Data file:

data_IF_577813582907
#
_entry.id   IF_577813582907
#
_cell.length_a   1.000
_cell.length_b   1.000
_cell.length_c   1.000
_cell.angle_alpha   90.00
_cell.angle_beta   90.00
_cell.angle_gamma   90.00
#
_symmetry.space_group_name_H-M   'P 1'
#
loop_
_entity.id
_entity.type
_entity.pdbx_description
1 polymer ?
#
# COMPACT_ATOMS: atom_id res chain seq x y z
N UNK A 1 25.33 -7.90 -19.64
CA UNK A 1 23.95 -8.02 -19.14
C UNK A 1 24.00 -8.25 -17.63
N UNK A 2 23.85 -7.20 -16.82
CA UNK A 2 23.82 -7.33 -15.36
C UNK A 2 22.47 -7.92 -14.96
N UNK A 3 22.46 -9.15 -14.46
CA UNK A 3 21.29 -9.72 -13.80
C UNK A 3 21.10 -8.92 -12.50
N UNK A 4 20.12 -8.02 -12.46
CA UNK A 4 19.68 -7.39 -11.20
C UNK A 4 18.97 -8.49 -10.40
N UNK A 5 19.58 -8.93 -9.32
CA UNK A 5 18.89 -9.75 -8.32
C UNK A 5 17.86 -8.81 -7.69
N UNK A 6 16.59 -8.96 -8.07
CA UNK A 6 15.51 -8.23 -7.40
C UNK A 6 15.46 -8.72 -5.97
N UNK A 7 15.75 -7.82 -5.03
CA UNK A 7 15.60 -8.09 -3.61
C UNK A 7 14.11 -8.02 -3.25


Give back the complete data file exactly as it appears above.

data_IF_577813582907
#
_entry.id   IF_577813582907
#
_cell.length_a   1.000
_cell.length_b   1.000
_cell.length_c   1.000
_cell.angle_alpha   90.00
_cell.angle_beta   90.00
_cell.angle_gamma   90.00
#
_symmetry.space_group_name_H-M   'P 1'
#
loop_
_entity.id
_entity.type
_entity.pdbx_description
1 polymer ?
#
# COMPACT_ATOMS: atom_id res chain seq x y z
N UNK A 1 25.33 -7.90 -19.64
CA UNK A 1 23.95 -8.02 -19.14
C UNK A 1 24.00 -8.25 -17.63
N UNK A 2 23.85 -7.20 -16.82
CA UNK A 2 23.82 -7.33 -15.36
C UNK A 2 22.47 -7.92 -14.96
N UNK A 3 22.46 -9.15 -14.46
CA UNK A 3 21.29 -9.72 -13.80
C UNK A 3 21.10 -8.92 -12.50
N UNK A 4 20.12 -8.02 -12.46
CA UNK A 4 19.68 -7.39 -11.20
C UNK A 4 18.97 -8.49 -10.40
N UNK A 5 19.58 -8.93 -9.32
CA UNK A 5 18.89 -9.75 -8.32
C UNK A 5 17.86 -8.81 -7.69
N UNK A 6 16.59 -8.96 -8.07
CA UNK A 6 15.51 -8.23 -7.40
C UNK A 6 15.46 -8.72 -5.97
N UNK A 7 15.75 -7.82 -5.03
CA UNK A 7 15.60 -8.09 -3.61
C UNK A 7 14.11 -8.02 -3.25